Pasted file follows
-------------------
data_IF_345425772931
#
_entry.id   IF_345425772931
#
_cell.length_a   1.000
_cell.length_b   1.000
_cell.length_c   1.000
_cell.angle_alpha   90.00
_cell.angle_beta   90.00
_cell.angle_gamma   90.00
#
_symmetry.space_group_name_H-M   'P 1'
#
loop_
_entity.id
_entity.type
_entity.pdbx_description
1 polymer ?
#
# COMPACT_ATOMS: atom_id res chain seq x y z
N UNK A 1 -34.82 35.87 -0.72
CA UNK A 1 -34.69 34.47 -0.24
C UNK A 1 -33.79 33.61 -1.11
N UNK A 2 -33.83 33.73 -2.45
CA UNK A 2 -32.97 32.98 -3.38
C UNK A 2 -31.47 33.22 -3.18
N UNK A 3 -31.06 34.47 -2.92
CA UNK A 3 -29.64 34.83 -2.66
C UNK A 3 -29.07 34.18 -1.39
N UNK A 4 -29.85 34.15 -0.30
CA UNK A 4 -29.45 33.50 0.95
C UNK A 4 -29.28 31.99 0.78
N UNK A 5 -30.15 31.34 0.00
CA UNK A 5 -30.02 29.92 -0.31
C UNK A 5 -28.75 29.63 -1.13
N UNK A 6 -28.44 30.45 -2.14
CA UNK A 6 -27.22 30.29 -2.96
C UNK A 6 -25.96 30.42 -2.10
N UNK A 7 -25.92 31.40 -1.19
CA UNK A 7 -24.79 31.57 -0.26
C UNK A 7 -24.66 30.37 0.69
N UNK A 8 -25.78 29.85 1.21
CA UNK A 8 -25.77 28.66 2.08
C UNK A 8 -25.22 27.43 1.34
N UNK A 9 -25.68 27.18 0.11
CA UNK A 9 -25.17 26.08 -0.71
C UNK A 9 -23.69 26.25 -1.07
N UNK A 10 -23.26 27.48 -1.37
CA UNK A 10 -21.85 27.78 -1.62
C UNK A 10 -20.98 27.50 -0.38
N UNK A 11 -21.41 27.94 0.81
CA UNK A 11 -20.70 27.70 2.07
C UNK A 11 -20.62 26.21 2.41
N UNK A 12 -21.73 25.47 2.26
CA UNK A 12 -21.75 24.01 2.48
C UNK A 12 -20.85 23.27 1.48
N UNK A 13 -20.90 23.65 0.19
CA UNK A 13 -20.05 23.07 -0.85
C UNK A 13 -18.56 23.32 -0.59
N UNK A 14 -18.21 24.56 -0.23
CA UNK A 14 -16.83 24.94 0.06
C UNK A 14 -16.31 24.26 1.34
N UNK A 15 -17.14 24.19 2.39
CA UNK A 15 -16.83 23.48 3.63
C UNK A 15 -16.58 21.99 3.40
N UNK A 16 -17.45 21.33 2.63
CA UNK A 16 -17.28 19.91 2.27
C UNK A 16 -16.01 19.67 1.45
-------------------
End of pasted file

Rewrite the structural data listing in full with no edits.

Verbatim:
data_IF_345425772931
#
_entry.id   IF_345425772931
#
_cell.length_a   1.000
_cell.length_b   1.000
_cell.length_c   1.000
_cell.angle_alpha   90.00
_cell.angle_beta   90.00
_cell.angle_gamma   90.00
#
_symmetry.space_group_name_H-M   'P 1'
#
loop_
_entity.id
_entity.type
_entity.pdbx_description
1 polymer ?
#
# COMPACT_ATOMS: atom_id res chain seq x y z
N UNK A 1 -34.82 35.87 -0.72
CA UNK A 1 -34.69 34.47 -0.24
C UNK A 1 -33.79 33.61 -1.11
N UNK A 2 -33.83 33.73 -2.45
CA UNK A 2 -32.97 32.98 -3.38
C UNK A 2 -31.47 33.22 -3.18
N UNK A 3 -31.06 34.47 -2.92
CA UNK A 3 -29.64 34.83 -2.66
C UNK A 3 -29.07 34.18 -1.39
N UNK A 4 -29.85 34.15 -0.30
CA UNK A 4 -29.45 33.50 0.95
C UNK A 4 -29.28 31.99 0.78
N UNK A 5 -30.15 31.34 0.00
CA UNK A 5 -30.02 29.92 -0.31
C UNK A 5 -28.75 29.63 -1.13
N UNK A 6 -28.44 30.45 -2.14
CA UNK A 6 -27.22 30.29 -2.96
C UNK A 6 -25.96 30.42 -2.10
N UNK A 7 -25.92 31.40 -1.19
CA UNK A 7 -24.79 31.57 -0.26
C UNK A 7 -24.66 30.37 0.69
N UNK A 8 -25.78 29.85 1.21
CA UNK A 8 -25.77 28.66 2.08
C UNK A 8 -25.22 27.43 1.34
N UNK A 9 -25.68 27.18 0.11
CA UNK A 9 -25.17 26.08 -0.71
C UNK A 9 -23.69 26.25 -1.07
N UNK A 10 -23.26 27.48 -1.37
CA UNK A 10 -21.85 27.78 -1.62
C UNK A 10 -20.98 27.50 -0.38
N UNK A 11 -21.41 27.94 0.81
CA UNK A 11 -20.70 27.70 2.07
C UNK A 11 -20.62 26.21 2.41
N UNK A 12 -21.73 25.47 2.26
CA UNK A 12 -21.75 24.01 2.48
C UNK A 12 -20.85 23.27 1.48
N UNK A 13 -20.90 23.65 0.19
CA UNK A 13 -20.05 23.07 -0.85
C UNK A 13 -18.56 23.32 -0.59
N UNK A 14 -18.21 24.56 -0.23
CA UNK A 14 -16.83 24.94 0.06
C UNK A 14 -16.31 24.26 1.34
N UNK A 15 -17.14 24.19 2.39
CA UNK A 15 -16.83 23.48 3.63
C UNK A 15 -16.58 21.99 3.40
N UNK A 16 -17.45 21.33 2.63
CA UNK A 16 -17.28 19.91 2.27
C UNK A 16 -16.01 19.67 1.45